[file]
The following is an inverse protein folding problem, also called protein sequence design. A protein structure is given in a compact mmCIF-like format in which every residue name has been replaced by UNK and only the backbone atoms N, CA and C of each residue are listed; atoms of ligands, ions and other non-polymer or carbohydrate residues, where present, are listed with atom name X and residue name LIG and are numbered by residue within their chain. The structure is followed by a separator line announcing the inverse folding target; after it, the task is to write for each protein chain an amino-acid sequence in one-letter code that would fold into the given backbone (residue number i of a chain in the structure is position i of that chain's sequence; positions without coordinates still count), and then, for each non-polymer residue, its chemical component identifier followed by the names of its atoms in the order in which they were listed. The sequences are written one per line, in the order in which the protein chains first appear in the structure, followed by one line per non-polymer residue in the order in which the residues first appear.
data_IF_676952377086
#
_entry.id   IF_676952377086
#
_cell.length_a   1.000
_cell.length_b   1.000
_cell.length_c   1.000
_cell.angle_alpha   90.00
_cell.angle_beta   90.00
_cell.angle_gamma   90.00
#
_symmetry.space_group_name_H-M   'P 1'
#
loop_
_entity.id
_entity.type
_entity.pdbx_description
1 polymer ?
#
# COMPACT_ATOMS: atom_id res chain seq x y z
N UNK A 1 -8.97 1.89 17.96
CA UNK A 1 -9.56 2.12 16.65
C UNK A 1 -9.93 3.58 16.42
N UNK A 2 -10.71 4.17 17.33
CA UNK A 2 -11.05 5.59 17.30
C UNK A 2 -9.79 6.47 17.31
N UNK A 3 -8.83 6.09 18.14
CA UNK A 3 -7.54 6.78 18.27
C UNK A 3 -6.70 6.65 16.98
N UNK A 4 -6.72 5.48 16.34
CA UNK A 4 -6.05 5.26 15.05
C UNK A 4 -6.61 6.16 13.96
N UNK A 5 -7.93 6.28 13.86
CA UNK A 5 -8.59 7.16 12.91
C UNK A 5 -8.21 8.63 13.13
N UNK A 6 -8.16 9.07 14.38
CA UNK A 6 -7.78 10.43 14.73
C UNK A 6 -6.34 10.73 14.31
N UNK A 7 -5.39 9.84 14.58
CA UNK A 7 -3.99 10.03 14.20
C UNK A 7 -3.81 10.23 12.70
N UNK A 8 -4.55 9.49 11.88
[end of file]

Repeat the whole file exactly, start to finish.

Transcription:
The following is an inverse protein folding problem, also called protein sequence design. A protein structure is given in a compact mmCIF-like format in which every residue name has been replaced by UNK and only the backbone atoms N, CA and C of each residue are listed; atoms of ligands, ions and other non-polymer or carbohydrate residues, where present, are listed with atom name X and residue name LIG and are numbered by residue within their chain. The structure is followed by a separator line announcing the inverse folding target; after it, the task is to write for each protein chain an amino-acid sequence in one-letter code that would fold into the given backbone (residue number i of a chain in the structure is position i of that chain's sequence; positions without coordinates still count), and then, for each non-polymer residue, its chemical component identifier followed by the names of its atoms in the order in which they were listed. The sequences are written one per line, in the order in which the protein chains first appear in the structure, followed by one line per non-polymer residue in the order in which the residues first appear.
data_IF_676952377086
#
_entry.id   IF_676952377086
#
_cell.length_a   1.000
_cell.length_b   1.000
_cell.length_c   1.000
_cell.angle_alpha   90.00
_cell.angle_beta   90.00
_cell.angle_gamma   90.00
#
_symmetry.space_group_name_H-M   'P 1'
#
loop_
_entity.id
_entity.type
_entity.pdbx_description
1 polymer ?
#
# COMPACT_ATOMS: atom_id res chain seq x y z
N UNK A 1 -8.97 1.89 17.96
CA UNK A 1 -9.56 2.12 16.65
C UNK A 1 -9.93 3.58 16.42
N UNK A 2 -10.71 4.17 17.33
CA UNK A 2 -11.05 5.59 17.30
C UNK A 2 -9.79 6.47 17.31
N UNK A 3 -8.83 6.09 18.14
CA UNK A 3 -7.54 6.78 18.27
C UNK A 3 -6.70 6.65 16.98
N UNK A 4 -6.72 5.48 16.34
CA UNK A 4 -6.05 5.26 15.05
C UNK A 4 -6.61 6.16 13.96
N UNK A 5 -7.93 6.28 13.86
CA UNK A 5 -8.59 7.16 12.91
C UNK A 5 -8.21 8.63 13.13
N UNK A 6 -8.16 9.07 14.38
CA UNK A 6 -7.78 10.43 14.73
C UNK A 6 -6.34 10.73 14.31
N UNK A 7 -5.39 9.84 14.58
CA UNK A 7 -3.99 10.03 14.20
C UNK A 7 -3.81 10.23 12.70
N UNK A 8 -4.55 9.49 11.88